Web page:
DENNIS ODA / STAR-BULLETIN
A bulldozer pushes trash to a conveyer belt that will transport
the pile into the HPOWER plant.
Plugged in:While California braces itself for a long, hot summer of rolling blackouts, Hawaii residents can rest at ease.
Hawaii's quest for power
boosts interest in
By Diana Leone
It's true that as a state we pay more for our electricity than the rest of the country -- almost double the national average and the highest rates of any state even after recent California increases.
However, the same island isolation that helps drive our electricity prices up also gives us more backup power than our continental cousins.
"HECO, HELCO and MECO have more than an adequate energy reserve, so that we don't face the problem California does this summer, or in the immediate future," said Charles Freedman, corporate relations vice president for Hawaiian Electric Co., which operates the utilities on Oahu, the Big Island, Maui, Lanai and Molokai -- retailing 96 percent of the state's power.
"California was depending on other states as a source of power and that was part of their problem," Freedman said.
In an island state with regulated utilities, Hawaii power companies must have more back-up capacity than mainland utilities to ensure reliability. If a power plant crashes, there's no way to buy power from a neighboring state.
That's not the only thing that's different about Hawaii's energy situation.
While President Bush crafts a national energy policy, Hawaii can parallel the nation in some ways, but in other ways the state must chart its own course.
A national energy plan will be good in several ways, Hawaiian Electric officials said in a recent interview. It asks the nation as a whole to look at supply, demand, conservation and technology all at the same time, said Dave Waller, HECO manager of energy services.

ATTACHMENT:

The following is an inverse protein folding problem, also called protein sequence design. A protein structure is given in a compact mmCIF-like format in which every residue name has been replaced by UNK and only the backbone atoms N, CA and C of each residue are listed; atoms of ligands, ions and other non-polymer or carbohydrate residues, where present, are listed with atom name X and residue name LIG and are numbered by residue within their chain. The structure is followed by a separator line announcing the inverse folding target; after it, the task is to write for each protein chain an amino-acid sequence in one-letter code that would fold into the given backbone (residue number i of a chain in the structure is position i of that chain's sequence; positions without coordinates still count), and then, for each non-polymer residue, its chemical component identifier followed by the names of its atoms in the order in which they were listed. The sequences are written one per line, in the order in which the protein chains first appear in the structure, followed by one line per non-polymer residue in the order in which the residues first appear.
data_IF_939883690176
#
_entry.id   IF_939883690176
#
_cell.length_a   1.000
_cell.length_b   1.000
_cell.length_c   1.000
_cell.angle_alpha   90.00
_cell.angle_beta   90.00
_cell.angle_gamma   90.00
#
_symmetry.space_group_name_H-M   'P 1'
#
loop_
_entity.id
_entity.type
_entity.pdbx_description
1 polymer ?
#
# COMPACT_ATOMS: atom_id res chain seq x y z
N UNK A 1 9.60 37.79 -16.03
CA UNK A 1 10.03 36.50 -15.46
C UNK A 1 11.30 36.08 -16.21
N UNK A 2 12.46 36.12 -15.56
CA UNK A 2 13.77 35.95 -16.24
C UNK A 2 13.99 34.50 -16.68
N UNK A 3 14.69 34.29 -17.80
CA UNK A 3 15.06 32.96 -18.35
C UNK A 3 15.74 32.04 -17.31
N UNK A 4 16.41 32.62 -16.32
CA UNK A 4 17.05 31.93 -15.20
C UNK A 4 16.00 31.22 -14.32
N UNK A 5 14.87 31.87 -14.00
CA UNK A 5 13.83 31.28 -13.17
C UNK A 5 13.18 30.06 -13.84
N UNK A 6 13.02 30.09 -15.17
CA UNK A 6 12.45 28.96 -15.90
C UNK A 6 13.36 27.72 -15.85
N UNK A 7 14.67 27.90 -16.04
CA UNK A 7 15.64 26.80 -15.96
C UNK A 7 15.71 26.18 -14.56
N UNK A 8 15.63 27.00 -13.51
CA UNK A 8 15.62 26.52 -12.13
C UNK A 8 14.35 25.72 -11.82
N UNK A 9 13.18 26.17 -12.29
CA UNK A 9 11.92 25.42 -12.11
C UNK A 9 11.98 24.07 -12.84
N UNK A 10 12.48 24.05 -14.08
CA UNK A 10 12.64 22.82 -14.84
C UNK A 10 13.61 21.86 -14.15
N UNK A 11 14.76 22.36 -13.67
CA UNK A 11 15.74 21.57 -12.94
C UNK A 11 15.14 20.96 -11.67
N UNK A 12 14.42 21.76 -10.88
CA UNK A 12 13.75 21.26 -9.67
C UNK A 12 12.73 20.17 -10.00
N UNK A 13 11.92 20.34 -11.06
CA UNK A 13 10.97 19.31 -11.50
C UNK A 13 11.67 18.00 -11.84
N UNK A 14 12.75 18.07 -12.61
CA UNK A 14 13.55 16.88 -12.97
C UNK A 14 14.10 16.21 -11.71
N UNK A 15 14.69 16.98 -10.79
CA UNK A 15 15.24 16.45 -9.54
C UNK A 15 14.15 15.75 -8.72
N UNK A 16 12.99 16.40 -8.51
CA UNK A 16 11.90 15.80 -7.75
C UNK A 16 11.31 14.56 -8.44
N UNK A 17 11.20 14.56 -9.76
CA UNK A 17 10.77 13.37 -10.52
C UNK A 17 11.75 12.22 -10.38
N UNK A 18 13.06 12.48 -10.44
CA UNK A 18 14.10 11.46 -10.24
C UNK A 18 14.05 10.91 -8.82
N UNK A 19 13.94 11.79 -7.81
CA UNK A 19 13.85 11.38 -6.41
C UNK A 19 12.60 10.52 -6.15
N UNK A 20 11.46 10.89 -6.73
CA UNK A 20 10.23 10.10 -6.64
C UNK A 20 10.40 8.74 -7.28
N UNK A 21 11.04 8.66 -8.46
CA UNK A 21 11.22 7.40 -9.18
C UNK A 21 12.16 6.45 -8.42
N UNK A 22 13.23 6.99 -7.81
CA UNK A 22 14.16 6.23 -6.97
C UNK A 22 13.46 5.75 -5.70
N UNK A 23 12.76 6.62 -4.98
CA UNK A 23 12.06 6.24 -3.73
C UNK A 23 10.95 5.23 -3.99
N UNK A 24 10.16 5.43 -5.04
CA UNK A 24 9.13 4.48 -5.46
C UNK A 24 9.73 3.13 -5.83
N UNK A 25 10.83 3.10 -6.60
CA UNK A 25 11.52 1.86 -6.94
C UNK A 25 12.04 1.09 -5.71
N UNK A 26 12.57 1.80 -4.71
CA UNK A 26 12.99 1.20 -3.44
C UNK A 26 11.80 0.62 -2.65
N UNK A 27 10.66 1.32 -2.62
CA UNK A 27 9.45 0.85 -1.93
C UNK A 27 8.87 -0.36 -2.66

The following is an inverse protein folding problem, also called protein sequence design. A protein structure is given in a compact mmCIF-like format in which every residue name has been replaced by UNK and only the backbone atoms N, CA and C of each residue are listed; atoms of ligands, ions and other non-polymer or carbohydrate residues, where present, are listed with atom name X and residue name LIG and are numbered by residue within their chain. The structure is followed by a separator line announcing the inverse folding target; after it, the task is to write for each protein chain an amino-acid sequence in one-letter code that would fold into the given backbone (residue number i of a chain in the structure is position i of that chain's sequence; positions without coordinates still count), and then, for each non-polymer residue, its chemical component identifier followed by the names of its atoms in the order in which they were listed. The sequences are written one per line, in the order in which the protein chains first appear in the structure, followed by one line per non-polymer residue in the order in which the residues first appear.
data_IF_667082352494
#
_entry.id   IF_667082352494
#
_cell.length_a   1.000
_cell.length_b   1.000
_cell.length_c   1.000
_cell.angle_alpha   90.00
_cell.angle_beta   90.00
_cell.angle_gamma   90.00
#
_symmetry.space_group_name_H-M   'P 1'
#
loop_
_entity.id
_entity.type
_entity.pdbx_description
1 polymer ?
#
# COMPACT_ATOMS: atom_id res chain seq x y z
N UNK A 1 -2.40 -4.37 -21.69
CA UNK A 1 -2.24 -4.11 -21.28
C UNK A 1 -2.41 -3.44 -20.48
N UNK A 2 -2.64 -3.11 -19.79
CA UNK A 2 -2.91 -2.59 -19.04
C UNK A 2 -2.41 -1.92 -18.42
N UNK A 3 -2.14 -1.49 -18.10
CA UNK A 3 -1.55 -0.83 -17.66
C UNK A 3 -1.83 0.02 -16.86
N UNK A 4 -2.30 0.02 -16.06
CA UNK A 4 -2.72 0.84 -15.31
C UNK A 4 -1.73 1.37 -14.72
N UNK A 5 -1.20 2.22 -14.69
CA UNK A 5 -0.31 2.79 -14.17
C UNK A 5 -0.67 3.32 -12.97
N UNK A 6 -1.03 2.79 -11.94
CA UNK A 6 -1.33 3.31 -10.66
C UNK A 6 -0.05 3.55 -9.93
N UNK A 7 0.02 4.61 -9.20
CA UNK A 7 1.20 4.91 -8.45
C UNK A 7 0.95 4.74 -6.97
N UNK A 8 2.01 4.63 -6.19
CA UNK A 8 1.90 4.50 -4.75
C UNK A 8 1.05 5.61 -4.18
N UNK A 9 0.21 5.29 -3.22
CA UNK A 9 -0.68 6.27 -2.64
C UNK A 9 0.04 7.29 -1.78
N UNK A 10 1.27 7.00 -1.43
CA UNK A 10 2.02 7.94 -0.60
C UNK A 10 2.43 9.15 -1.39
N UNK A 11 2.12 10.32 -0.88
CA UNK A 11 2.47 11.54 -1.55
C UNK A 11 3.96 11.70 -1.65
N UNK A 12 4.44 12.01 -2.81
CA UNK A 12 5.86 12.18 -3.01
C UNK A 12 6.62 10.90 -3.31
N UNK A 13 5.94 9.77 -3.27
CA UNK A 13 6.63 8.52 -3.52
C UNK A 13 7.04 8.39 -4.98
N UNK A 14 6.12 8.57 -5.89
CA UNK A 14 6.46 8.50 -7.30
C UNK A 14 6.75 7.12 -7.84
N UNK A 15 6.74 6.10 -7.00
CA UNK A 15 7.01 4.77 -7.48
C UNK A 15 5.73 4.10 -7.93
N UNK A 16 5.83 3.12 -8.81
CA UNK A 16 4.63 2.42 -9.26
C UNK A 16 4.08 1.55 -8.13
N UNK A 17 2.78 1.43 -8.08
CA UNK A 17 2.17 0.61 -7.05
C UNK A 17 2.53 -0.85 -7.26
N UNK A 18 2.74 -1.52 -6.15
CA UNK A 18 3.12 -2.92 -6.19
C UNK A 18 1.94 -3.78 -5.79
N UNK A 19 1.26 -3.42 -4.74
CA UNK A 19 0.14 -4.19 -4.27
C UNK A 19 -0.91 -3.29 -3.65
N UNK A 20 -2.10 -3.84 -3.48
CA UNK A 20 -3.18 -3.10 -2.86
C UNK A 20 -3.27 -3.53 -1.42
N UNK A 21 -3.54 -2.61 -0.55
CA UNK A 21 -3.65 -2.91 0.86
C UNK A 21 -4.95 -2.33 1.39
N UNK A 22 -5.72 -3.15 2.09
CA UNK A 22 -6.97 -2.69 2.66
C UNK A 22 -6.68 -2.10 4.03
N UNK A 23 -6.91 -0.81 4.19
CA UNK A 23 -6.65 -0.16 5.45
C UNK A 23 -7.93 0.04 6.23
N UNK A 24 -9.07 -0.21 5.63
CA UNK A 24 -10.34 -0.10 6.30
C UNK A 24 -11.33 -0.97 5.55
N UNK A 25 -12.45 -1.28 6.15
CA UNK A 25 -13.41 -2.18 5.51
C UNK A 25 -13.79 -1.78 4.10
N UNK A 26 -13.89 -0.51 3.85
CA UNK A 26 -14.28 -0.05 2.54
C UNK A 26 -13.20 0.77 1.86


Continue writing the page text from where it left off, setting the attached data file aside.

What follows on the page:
"I don't think it changes a lot of what we're doing already, trying to get constituents and political decision-makers to focus on a comprehensive look at energy," said Tom Joaquin, HECO vice president for power supply. "From my perspective, it's a good starting point for the dialog that needs to happen."
"We can take what works for us (in Hawaii) and where the national policy doesn't apply -- like with nuclear power or natural gas -- we can look at different things," Freedman said.
Here are some key differences between Hawaii and the mainland when it comes to electric power generation:
DENNIS ODA / STAR-BULLETIN
Rodney Smith, Chrys Flores and Guy Morishima, from left,
worked Thursday night in the machine shop of the facility
run by Covanta Honolulu Resource Recovery Venture,
formerly known as HPOWER.
>> Hawaii uses oil to generate a whopping 78 percent of the state's electricity, compared with just 3 percent nationwide. So everything the Bush plan says about diversifying from fossil fuels goes for us in spades.
>> Coal is king of power generation on the mainland at 52 percent. In Hawaii, it accounts for almost 15 percent of electricity's fuel. Much of that is from the 180 megawatt AES-Hawaii plant in Campbell Industrial Park. Its high-tech design and operations reduce hazardous emissions associated with burning coal, but it still creates carbon dioxide, a main component of greenhouse gas.